Sara Jane's Reviews > Rabid: A Cultural History of the World's Most Diabolical Virus

Rabid by Bill Wasik
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F_50x66
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Sep 08, 12

Read from September 01 to 08, 2012

I am a big sucker for the history, and I love how much this book had to teach me! My one complaint, though, is that the book calls itself a cultural history, but spends a lot of time instead on the actual medical history of the disease. The authors apparently have science background (makes sense), and the painstaking process by which rabies vaccine was developed (thank you, Pasteur!), the public health policy responses, and documented medical cases of rabies get more attention from the authors than what I really wanted to explore. I wanted more detail on how rabies have factored into our horror stories -- zombies, werewolves, and vampires only got a few pages each.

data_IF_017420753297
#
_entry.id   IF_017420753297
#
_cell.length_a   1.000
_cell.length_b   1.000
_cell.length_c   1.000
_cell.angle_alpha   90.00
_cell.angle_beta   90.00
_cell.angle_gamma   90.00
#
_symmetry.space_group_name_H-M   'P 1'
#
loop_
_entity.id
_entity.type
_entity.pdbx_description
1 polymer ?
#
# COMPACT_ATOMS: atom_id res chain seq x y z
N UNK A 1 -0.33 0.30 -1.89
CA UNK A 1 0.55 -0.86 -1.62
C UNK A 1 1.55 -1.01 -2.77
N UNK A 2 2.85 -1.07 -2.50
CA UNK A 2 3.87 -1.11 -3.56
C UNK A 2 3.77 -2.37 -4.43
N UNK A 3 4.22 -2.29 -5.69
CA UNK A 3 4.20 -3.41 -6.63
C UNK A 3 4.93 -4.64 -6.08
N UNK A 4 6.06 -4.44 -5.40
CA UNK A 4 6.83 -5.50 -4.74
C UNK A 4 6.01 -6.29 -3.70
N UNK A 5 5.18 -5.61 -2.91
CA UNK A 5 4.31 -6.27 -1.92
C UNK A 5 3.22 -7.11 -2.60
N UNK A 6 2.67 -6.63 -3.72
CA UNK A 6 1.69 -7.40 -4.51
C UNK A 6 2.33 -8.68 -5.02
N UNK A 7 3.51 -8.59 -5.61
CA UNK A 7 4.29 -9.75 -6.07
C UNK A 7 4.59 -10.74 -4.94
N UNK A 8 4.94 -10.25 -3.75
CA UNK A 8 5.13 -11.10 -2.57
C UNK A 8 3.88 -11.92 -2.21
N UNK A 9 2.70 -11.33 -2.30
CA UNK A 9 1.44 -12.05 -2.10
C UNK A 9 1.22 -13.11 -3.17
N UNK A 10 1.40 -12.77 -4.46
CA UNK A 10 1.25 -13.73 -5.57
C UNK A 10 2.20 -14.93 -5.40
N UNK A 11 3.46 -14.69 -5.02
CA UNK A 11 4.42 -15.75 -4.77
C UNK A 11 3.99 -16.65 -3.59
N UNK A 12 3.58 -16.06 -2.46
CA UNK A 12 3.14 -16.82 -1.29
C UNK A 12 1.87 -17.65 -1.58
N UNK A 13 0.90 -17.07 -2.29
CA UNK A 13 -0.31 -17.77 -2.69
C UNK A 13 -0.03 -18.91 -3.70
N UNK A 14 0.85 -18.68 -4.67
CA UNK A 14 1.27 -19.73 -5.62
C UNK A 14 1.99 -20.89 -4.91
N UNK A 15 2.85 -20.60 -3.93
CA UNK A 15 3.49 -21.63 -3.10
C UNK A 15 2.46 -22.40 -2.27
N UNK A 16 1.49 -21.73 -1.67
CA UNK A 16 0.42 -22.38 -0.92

I will give the book credit for making me more aware of unconscious rabies references in popular culture (Lady Gaga's "Monster" and "Teeth" will never be the same for me again), but I wanted them to share with me cultural surprises. They seemed to have interpreted the cultural element of their history very literally, restricting it only to monsters and stories that have direct (and obvious) inspiration from the disease. I just wanted more. I feel like this book would have been more satisfying for me had an anthropologist been on the author team.

On a side note, I didn't realize that we weren't vaccinated against rabies at birth -- the rabies vaccine is post-exposure only. So, uh, I'm glad I figured that out before getting bitten by something and then dying a terrible, terrible death.
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